Saturday, October 13, 2007

We the Underpeople

Anthology of six stories by Cordwainer Smith; the stories are "The Dead Lady of Clown Town", "Under Old Earth", "Mother Hitton's Littul Kittons", "Alpha Ralpha Boulevard", "The Ballad of Lost C'Mell", and the novel(!) Norstrilia. (Since it is over 250 pages, I think it counts as a novel, not a novella.)

I found this because Elliot recommended it. For reference, he says in that post that his favorite Smith story is "The Dead Lady of Clown Town" and his second favorite is "Under Old Earth."

But first, a digression. Consider John C. Wright's discussion of his treatment of religion in the Chaos books. While reading them (twice!), I never approached the level of depth and generalization in his analysis (for example, his classification of the four paradigms and what they believe regarding knowledge and divinity). I don't think I would have ever said or thought that Amelia's paradigm was marked by its mystery, by the presence of unknowable things. I paid attention to how things got done, not how the book was written; I am not a student of writing. (Occasionally I cannot help noticing elements such as the abundance of paper and ink simile and metaphor in Alphabet of Thorn, but even then it me until my second read to notice.) The point is that I read books mostly for enjoyment and rarely detect the structures below the surface. (Or even the ones at the surface.) Would you expect a reader to notice all the things that Wright mentions in his explanation? I did not, for whatever that says about me.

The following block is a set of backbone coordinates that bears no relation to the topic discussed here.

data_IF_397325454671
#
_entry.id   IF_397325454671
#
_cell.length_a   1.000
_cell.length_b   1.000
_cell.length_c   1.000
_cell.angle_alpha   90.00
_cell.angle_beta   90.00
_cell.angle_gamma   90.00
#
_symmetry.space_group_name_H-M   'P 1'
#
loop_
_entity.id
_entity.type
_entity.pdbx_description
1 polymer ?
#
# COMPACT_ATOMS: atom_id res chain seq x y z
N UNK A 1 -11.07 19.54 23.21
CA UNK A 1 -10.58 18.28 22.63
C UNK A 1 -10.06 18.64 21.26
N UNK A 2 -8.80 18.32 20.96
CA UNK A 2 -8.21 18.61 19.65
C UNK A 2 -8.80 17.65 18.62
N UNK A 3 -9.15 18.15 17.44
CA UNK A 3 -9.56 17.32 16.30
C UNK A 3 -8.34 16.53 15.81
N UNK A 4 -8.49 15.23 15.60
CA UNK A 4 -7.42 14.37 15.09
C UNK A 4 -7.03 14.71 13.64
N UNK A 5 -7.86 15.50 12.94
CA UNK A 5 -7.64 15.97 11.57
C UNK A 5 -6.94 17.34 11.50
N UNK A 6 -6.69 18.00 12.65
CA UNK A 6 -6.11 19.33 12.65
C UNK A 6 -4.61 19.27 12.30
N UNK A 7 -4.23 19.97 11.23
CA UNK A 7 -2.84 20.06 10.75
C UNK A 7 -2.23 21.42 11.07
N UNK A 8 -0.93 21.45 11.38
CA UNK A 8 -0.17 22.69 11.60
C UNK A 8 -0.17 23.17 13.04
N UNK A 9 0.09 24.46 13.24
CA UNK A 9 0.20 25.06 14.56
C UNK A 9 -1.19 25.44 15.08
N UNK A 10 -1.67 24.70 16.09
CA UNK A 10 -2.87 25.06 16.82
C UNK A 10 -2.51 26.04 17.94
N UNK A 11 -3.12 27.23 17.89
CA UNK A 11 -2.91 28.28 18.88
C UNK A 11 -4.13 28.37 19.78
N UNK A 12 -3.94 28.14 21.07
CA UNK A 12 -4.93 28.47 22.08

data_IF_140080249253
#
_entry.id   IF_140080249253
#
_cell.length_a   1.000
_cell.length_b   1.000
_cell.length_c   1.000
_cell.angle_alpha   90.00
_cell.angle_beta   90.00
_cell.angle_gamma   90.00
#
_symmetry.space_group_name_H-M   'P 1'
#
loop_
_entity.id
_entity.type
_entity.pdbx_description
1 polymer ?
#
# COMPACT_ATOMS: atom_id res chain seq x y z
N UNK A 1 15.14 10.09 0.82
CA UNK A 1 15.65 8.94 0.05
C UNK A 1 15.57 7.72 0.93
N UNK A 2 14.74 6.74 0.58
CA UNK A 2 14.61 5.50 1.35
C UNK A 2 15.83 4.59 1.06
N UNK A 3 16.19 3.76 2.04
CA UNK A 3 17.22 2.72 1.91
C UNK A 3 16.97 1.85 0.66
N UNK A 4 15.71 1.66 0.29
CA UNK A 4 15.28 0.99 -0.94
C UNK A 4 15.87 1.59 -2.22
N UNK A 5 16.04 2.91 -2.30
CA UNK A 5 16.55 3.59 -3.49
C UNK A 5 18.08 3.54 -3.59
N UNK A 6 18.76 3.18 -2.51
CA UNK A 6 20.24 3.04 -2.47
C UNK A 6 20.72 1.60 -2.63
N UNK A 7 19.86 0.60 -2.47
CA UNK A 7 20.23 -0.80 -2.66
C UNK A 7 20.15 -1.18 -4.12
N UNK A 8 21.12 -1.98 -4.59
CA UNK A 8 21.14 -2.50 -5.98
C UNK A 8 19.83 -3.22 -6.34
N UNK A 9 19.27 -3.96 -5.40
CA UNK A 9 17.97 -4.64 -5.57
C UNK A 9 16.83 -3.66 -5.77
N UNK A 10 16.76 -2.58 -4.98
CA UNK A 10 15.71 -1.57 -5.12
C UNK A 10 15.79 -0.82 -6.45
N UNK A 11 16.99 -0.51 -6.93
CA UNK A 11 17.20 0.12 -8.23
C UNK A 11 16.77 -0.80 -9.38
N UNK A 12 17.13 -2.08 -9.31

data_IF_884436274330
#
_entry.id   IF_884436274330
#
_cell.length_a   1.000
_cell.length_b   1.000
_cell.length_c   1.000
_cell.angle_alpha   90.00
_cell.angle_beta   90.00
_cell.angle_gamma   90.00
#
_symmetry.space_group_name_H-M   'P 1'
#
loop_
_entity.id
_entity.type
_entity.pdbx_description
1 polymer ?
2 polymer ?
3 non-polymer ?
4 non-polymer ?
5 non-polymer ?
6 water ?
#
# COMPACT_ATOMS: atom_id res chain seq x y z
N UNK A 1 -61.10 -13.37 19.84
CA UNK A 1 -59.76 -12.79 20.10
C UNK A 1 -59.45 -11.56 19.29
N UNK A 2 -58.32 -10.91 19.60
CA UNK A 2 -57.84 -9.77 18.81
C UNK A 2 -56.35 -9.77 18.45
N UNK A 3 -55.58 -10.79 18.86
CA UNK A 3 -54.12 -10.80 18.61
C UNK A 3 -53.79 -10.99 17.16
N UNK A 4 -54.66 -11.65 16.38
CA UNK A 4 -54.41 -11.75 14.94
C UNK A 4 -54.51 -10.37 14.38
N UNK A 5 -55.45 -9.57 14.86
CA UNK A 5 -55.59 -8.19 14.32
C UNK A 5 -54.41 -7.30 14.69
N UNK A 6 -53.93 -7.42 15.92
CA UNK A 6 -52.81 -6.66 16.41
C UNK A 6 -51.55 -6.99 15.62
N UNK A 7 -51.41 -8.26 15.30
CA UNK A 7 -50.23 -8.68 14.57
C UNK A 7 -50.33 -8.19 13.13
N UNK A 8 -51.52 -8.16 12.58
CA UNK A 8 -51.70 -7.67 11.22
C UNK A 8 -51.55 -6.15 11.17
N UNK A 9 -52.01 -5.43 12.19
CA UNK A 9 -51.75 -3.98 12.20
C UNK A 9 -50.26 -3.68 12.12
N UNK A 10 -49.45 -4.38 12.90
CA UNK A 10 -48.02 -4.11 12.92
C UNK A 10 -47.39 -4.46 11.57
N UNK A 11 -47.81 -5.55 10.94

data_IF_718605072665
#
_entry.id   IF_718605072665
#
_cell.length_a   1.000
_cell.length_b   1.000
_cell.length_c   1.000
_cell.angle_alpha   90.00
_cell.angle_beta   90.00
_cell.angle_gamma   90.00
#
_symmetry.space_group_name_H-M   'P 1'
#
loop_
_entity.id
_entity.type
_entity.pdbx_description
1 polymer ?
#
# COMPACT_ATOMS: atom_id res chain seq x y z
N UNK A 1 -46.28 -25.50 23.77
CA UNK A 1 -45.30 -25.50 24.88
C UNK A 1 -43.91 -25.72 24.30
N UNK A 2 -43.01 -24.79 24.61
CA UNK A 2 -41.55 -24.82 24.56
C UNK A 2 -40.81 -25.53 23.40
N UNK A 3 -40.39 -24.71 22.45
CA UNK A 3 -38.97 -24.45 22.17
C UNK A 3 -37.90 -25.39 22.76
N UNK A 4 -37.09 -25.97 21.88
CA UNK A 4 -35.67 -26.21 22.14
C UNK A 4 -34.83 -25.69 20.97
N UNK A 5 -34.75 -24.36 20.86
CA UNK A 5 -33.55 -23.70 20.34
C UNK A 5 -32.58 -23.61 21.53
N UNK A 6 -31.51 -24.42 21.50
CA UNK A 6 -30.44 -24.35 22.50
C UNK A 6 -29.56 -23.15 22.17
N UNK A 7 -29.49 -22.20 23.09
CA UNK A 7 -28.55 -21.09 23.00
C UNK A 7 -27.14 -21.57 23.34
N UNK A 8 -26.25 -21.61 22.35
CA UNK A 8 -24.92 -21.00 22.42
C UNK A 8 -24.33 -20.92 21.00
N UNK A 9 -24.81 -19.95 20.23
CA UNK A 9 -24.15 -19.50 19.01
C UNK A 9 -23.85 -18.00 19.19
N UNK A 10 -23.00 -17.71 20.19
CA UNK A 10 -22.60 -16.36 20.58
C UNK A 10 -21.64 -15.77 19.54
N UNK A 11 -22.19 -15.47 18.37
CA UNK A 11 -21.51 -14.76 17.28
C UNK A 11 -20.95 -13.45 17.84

This applies to Cordwainer Smith's anthology because I suspect there were such things under the surface that were, in fact, very important to the meaning of the story, and I fear that I did not see them.

I did enjoy "The Dead Lady of Clown Town": it has sympathetic characters and high emotions, although the plot, like many of these stories, seems to wander. (You can read Elliot's more detailed analysis here.) Norstrilia was the other one I really enjoyed, and is easier to describe despite being much longer: a young man buys and visits Earth and gets away alive. (Actually, the author tells you that much within the first few pages; maybe you are supposed to suspect that isn't really what it's about? I am not so cynical in this case.)